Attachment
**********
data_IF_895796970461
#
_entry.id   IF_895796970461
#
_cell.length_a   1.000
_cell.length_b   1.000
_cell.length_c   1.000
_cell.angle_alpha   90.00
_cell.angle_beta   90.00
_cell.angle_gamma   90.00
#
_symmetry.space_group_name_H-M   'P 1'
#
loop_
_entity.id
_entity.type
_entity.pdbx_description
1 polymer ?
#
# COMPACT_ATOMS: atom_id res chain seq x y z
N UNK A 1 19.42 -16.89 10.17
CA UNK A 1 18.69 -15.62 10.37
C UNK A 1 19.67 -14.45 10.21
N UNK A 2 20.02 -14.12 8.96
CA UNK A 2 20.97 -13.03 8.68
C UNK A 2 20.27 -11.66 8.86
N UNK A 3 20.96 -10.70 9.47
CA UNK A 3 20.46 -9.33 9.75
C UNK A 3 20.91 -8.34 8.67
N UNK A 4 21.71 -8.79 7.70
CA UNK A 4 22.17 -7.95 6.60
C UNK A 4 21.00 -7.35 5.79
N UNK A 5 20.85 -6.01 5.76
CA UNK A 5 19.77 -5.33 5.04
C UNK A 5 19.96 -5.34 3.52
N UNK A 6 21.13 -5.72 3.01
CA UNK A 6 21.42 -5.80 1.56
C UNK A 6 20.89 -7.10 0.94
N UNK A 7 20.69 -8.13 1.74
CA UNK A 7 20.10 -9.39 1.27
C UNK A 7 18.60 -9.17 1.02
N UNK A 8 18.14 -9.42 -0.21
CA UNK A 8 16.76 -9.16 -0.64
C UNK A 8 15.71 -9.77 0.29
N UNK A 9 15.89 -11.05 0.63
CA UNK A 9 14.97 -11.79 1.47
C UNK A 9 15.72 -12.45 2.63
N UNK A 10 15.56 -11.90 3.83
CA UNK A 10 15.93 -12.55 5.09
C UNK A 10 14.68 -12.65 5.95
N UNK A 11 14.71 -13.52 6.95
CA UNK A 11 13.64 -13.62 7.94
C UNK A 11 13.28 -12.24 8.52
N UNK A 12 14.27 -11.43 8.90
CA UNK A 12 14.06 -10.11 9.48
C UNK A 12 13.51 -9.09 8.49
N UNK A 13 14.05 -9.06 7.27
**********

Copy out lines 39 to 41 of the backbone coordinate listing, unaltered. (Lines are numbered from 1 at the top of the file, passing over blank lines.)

N UNK A 7 20.69 -8.13 1.74
CA UNK A 7 20.10 -9.39 1.27
C UNK A 7 18.60 -9.17 1.02